Yes, that George Will.
He was educated at Oxford and Princeton, taught at Harvard, won a Pulitzer Prize, and has received more than a dozen honorary degrees. He’s a noted scholar, author and social commentator, and now, he’s the subject of a SportsCracklePop interview.
Our discussion centers on a new edition of Mr. Will’s “Men at Work: The Craft of baseball” It was first released 20 years ago, but, this week, hits store shelves again with a new introduction by the author.
I’m still shocked sometimes by what this here internet makes possible.
SCP: “Men at Work” came out 20 years ago. Obviously, a lot has changed in the game since then. But aside from the biggies (salaries, steroids, new ballparks) what’s had the biggest impact on day-to-day baseball? Was there any great strategy devised by a manager or front office that you think fundamentally changed the game?
GW: The biggest impact has come from “Moneyball,” broadly construed. The book is a business book as well as a baseball book. It, and Billy Beane’s thinking, are about how to value — that is, price — assets. Begin by understanding that baseball does have a clock. It has 27 ticks, called outs. When they are gone, the game is over. Hence the emphasis on on-base percentage. And on the related concept of “value over replacement player.” The game has not fundamentally changed in the 20 years since “Men at Work” was published, but it has acquired a new layer of sophistication.
SCP: At the same time, 20 years isn’t that long ago. Tony LaRussa, Joe Torre, and Bobby Cox are still managing, and Omar Vizquel is, somehow, still playing.Â What is it about the sport, and these men in particular, that lends itself to such longevity?
GW: The longevity of managers is not confined to baseball — look at the way NBA coaches have more lives than cats. But baseball is a small community; everyone knows everyone, and knows the value of institutional memory. Regarding players, money breeds longevity: When the late years of a career can be lucrative, there is an incentive to live — eat, train — sensibly.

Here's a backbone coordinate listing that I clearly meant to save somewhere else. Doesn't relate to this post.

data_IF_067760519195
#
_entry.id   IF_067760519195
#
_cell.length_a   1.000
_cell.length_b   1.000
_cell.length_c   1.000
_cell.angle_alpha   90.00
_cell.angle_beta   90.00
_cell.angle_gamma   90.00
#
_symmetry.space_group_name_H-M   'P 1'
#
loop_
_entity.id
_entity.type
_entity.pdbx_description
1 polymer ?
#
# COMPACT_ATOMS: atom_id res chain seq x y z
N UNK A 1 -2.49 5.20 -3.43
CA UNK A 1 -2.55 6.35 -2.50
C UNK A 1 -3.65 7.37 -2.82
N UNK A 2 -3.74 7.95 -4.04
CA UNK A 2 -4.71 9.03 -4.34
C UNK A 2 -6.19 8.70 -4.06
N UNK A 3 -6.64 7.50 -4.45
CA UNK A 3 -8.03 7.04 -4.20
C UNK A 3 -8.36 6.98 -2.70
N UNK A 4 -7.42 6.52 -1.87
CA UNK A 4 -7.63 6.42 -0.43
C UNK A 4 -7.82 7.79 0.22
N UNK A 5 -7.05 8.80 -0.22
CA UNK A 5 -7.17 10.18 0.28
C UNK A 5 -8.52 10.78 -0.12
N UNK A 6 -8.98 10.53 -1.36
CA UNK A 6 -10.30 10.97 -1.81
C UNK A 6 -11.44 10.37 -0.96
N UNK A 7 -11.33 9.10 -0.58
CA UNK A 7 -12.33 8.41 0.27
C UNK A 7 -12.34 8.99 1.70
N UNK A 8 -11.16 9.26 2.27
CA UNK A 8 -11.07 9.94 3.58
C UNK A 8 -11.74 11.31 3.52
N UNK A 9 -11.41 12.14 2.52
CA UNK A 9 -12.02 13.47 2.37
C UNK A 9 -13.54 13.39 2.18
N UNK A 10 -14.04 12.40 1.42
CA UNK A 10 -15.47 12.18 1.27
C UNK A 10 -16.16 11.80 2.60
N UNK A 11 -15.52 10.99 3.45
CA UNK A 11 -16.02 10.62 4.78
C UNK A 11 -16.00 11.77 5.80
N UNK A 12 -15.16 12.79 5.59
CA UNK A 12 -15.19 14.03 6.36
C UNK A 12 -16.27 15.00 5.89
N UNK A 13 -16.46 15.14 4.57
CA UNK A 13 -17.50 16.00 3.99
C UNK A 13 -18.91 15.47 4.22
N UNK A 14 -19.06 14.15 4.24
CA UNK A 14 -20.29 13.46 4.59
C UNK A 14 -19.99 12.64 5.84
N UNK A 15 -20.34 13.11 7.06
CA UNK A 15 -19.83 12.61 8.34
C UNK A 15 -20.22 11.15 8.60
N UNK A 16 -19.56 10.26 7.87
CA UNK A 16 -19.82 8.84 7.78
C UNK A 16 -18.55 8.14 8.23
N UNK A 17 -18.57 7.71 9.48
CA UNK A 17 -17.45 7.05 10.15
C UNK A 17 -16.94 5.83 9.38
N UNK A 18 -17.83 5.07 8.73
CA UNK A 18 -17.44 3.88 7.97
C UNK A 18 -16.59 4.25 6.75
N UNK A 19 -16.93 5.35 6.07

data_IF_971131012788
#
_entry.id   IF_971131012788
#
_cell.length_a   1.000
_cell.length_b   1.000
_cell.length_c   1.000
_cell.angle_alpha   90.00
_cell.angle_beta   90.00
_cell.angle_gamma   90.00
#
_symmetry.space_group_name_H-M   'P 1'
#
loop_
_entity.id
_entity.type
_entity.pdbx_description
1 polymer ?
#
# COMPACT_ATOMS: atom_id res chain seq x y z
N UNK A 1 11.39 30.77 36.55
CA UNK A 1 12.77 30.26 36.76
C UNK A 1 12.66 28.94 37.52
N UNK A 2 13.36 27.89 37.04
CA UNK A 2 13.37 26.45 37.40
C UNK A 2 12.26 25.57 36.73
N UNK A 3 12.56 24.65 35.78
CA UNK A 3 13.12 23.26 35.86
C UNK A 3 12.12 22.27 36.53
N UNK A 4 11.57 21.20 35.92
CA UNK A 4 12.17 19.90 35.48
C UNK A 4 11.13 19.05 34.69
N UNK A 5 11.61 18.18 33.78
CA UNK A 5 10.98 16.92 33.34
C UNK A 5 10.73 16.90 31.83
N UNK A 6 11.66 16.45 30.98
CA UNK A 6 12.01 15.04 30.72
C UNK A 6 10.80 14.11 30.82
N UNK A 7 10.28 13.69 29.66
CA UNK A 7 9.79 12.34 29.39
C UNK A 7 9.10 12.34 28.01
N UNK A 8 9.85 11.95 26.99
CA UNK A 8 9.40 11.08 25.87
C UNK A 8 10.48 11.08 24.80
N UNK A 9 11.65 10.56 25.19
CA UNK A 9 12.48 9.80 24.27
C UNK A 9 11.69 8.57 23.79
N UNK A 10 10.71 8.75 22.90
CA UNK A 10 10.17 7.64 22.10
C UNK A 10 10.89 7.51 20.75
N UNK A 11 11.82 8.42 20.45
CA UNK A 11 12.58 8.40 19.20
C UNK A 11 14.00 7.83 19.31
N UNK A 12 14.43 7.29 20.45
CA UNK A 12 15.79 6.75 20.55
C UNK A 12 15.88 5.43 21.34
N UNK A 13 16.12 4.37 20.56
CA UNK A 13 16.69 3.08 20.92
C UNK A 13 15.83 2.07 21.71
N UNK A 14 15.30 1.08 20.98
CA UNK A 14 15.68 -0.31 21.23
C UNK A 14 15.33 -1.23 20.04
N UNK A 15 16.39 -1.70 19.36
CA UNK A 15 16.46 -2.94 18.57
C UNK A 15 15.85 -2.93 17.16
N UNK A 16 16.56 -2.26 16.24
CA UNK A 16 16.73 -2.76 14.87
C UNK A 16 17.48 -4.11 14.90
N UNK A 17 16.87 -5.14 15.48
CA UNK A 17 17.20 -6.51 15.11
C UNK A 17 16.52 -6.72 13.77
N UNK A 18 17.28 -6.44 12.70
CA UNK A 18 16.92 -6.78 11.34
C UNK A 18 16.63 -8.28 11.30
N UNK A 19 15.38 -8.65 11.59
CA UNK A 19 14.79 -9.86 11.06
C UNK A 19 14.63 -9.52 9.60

SCP: You are on the Baseball Commissioner’s blue ribbon panel, which aims to improve baseball’s on-field product. When announcing the creation of the group, the Commissioner promised there would be no sacred cows. So, what are some of the ideas that have been discussed?
GW: The members of the commission have agreed to not discuss the deliberations. It is, however, true, as has been reported, that the commission has discussed pace of game issues and the pace of the post-season schedule.
SCP: You were also on baseball’s blue ribbon panel ten years ago. That group focused on the sport’s economic heath.Â Some of that panel’s ideas have been adopted in some form, while others have not. Is the sport in better shape, economically, than it was a decade ago.
GW: Baseball’s condition, as measured by competitive balance, is much improved, partly due to revenue sharing and the competitive balance tax, partly due to better decision-making by small market teams (e.g., the Rays).
More teams are economically healthy and attendance remains strong.
SCP: Is Bud Selig a good commissioner?
GW: Wild card, 20 new ball parks, competitive balance tax, revenue sharing, interleague play, labor peace in 2002 — Selig is far and away the best commissioner baseball has had.
SCP: Major League Baseball has been back in Washington DC for about five years now.Â How’s it going for the Nationals and for fans in the nation’s capital?
GW: The Nationals are better and the Redskins are worse — a good combination for baseball fans. With a gold glove all-star at third, and several very talented pitchers due to arrive from the minors, fans should be — and are — energized.
SCP: You have a long career as a journalist and columnist, and are one of the icons of the conservative movement. How did you bridge the gap from there to baseball?
GW: There is no gap. I write about politics to support my baseball habit.
SCP: As you’ve traveled in baseball circles, are there any players who’s interest in politics that have surprised you? IsÂ there anyone connected to the game now who you could see one day running for office?
GW: Cal Ripken could be governor of Maryland, were he foolish enough to want to be. Many players have a lively interest in marginal tax rates. Ted Lilly is among the players I have found to be most interested in politics.
SCP: Finally, how did you have to confidence to go with the bow tie the first time you wore it? It’s something I’ve always wanted to try, but I’m worried I will look ridiculous and jowly.
GW: Given that Churchill, Fred Astaire and Supreme Court justice John Paul Stevens made bow ties their signatures, be brave and tie one on.